Industry

Women keep rolling garment factories’ wheels

It is said that female workers are more

sincere than males at the workplace and the country’s readymade garment (RMG)

sector is its glittering example. The women of Bangladesh are continuing

keeping rolling the wheels of its RMG factories.

The mothers and sisters keep operative the country’s economy by working

shoulder to shoulder with the male workers during this present global

pandemic.

Concerned said the country’s RMG industry started its journey nearly four

decades back on the basis of female workers.

The industry spread rapidly in Bangladesh due to availability of cheap

labour. Once, these women workers used to become victims of wage

discrimination. They also used to become victims of harassment and torture at

the workplaces frequently.

The female workers have to give life most in any accident as the working

atmosphere of many factories was not improved. However, this situation has

changed to some extent than the past.

According to Bangladesh Garment Manufacturers and Exporters Association

(BGMEA), the country earned US Dollar 11 crore in the 1984-85 fiscal year

(FY), but the income surged to $27.94 in the last FY.

The craftsmen behind this success in the sector are workers. According to

a survey conducted by Bangladesh Bureau of Statistics (BBS) in 2013, the

participation of males and females in the RMG sector at that time was 43.14

percent and 56 percent respectively.

At that time, nearly 30 lakh people were involved in the sector. The

number now climbed to about 40 lakh. The rate of participation of males and

females is now almost equal. However, once the rate of females’ participation

was nearly 80 percent.

Everybody more or less acknowledges the contributions of women workers

most to this progress of the RMG sector in the last 37 years. The BGMEA

leaders speak about employment and empowerment of the huge number of females.

Though, the issue of absence of proper environment of work for the women

at the factories was raised at different times. Even big disasters like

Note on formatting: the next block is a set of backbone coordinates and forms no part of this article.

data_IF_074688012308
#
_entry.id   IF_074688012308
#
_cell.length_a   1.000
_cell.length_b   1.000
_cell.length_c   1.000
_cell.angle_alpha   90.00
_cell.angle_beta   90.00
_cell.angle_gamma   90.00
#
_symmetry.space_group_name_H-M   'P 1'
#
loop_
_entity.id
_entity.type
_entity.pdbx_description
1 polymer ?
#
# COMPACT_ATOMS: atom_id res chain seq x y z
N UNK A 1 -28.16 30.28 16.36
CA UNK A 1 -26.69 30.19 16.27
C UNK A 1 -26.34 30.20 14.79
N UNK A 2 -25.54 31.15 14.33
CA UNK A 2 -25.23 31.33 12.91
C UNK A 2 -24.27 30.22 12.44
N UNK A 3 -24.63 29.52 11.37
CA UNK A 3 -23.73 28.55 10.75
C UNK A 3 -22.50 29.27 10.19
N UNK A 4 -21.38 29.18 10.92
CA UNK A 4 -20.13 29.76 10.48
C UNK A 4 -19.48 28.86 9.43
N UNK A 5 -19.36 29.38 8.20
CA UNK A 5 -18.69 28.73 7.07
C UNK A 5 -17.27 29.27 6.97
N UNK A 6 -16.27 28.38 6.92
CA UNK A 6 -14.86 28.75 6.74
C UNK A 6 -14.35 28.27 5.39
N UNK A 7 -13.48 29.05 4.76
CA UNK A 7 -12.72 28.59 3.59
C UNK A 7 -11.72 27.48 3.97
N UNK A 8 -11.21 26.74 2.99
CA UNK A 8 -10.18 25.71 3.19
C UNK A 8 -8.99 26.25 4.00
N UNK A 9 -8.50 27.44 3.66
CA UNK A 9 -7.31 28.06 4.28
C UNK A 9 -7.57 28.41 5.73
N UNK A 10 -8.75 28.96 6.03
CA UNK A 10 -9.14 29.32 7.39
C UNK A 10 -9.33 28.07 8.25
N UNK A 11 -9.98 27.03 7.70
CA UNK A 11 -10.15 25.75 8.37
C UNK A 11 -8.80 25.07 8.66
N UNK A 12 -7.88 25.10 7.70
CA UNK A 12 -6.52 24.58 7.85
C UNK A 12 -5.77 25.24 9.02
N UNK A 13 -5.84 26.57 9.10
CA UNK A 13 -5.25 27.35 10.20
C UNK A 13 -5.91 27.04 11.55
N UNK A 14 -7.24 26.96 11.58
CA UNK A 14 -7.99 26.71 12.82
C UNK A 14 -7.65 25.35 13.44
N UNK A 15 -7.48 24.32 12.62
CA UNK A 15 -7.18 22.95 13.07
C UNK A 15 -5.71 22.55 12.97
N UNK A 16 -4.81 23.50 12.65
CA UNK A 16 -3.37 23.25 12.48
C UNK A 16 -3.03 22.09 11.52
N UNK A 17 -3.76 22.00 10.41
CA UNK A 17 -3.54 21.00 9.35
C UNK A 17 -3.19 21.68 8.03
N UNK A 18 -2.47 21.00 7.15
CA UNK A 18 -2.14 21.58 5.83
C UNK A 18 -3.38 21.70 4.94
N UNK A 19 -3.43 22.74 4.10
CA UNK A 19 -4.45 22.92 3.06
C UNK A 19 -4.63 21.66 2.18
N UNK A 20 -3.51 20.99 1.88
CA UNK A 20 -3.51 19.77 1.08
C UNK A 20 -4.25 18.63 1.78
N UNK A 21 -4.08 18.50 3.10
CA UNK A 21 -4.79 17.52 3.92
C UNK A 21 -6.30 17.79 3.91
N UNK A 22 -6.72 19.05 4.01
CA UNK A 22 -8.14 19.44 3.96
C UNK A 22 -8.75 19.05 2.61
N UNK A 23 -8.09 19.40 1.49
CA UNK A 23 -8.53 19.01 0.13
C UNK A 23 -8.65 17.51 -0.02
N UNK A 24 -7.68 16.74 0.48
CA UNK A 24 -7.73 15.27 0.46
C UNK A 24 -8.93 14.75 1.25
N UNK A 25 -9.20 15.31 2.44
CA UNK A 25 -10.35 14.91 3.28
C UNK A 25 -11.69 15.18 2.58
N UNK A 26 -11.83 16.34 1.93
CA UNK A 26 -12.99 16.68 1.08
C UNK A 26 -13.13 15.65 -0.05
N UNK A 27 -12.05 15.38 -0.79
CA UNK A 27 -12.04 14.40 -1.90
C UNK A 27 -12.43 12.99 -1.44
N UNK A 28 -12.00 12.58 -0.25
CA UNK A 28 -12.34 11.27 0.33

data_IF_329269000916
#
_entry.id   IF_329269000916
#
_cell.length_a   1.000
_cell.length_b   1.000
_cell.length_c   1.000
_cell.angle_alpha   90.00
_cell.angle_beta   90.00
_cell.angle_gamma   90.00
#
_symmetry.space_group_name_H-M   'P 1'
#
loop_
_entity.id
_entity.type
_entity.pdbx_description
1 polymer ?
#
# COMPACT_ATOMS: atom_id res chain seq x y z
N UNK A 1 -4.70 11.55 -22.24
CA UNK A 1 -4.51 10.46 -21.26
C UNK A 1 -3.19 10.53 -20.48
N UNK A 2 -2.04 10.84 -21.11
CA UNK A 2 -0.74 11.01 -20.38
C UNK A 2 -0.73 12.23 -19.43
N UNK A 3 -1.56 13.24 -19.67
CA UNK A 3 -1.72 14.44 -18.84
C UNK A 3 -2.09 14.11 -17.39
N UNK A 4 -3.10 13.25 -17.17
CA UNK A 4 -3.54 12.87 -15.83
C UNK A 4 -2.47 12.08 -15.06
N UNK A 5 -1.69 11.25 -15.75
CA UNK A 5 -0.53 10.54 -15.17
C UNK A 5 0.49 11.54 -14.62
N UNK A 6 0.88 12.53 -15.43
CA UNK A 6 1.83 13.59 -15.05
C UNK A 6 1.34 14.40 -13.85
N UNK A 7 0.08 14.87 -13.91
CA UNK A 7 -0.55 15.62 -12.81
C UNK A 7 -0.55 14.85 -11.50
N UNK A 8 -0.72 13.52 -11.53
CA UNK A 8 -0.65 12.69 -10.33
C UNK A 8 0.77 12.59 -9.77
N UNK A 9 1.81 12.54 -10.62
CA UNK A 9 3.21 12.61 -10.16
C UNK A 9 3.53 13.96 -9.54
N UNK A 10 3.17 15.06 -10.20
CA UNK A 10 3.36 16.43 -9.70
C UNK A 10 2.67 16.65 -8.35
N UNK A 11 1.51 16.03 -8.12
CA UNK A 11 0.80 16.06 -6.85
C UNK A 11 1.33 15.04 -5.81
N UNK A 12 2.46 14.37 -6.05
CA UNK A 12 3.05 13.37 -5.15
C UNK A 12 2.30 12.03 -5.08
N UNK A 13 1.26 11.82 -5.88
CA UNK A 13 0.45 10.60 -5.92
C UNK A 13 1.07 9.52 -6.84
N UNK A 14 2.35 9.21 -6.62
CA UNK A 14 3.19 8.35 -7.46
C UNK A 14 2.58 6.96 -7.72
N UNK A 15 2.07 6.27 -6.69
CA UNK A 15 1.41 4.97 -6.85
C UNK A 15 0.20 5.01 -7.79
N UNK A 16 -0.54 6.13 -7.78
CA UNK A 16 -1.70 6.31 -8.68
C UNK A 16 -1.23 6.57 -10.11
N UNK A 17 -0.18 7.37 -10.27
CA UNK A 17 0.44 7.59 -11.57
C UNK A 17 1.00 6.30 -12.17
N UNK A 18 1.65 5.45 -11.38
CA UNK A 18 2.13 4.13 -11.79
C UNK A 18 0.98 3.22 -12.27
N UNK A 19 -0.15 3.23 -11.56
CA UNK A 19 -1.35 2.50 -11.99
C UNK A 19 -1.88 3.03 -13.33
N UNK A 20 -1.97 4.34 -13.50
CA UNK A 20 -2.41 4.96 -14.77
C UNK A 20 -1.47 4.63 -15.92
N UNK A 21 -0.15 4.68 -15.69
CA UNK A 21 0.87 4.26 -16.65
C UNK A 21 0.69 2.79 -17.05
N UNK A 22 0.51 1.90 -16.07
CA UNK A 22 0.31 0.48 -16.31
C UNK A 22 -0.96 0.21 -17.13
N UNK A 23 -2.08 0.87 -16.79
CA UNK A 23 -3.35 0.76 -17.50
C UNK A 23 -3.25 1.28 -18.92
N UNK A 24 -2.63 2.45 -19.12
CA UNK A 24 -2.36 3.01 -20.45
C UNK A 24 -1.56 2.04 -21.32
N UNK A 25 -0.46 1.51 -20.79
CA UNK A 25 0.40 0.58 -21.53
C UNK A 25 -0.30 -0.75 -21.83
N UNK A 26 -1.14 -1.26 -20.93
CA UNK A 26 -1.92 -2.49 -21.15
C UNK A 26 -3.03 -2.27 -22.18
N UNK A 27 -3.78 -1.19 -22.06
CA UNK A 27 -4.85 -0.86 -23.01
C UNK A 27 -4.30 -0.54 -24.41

Tazrin Fashion and Rana Plaza happened. But due to interference of the

present government after the incidents, the RMG sector turned around.

Besides, two alliances–Accord and Alliances– formed with foreign buyers

and brands have started inspecting the factories to improve their working

atmosphere.

The government and the International Labour Organisation (ILO) too are

working to this end.

BGMEA’s former president Siddiqur Rahman said the Accord and Alliance

worked with 2,200 garment factories after the Rana Plaza collapse.

“We can now say that 2,200 factories are in compliances. But the number has

presently increased further. And there was a need to reform 500-600 factories

out of 1500 of the National Action Plan. The rest were reformed and rebuilt,”

he continued.

President of Bangladesh National Garments Workers Employees League Sirajul

Islam Roni said after the Rana Plaza tragedy, the infrastructural development

of Bangladesh’s RMG factories has been developed significantly.

“It can be said that most of the garment factories are now in compliance,

meaning that the working environment inside the factories and other security

has been improved,” he said.

Roni, however, regretted that the living standard of the workers is not

improved mentionably because their wages were not enhanced in comparison to

raising living costs.

The female garment workers are still facing some problems. Wages

discrimination and non implementation of six-month maternity leave among

them.

Talking about the issue, BGMEA Vice-President Arshad Jamal said all

factory owners now ensured health safety of the workers. “A policy has been

formulated too in Bangladesh … the BGMEA is working with coordination to

build a women-friendly industry,” he said.

On the issue of wages discrimination of the women workers, Jamal said the

situation has been changed to a greater extent than the past. “If any problem

exists, it will be solved gradually,” he assured.

Official Research Cell of Centre for Policy Dialogue (CPD) Khandaker Golam

Moazzem said the female workers of the garment industry are making huge

contributions to the country’s economy and it’s a big recognition.

“But, against it (contributions), social evaluation and other facilities

of the women are yet to be ensured. Though, some minimum demands were

fulfilled, the qualitative changes didn’t take place to that extent… more

work will have to be done to this end,” the CPD official opined.

Source: Bangladesh Sangbad Sangstha (BSS)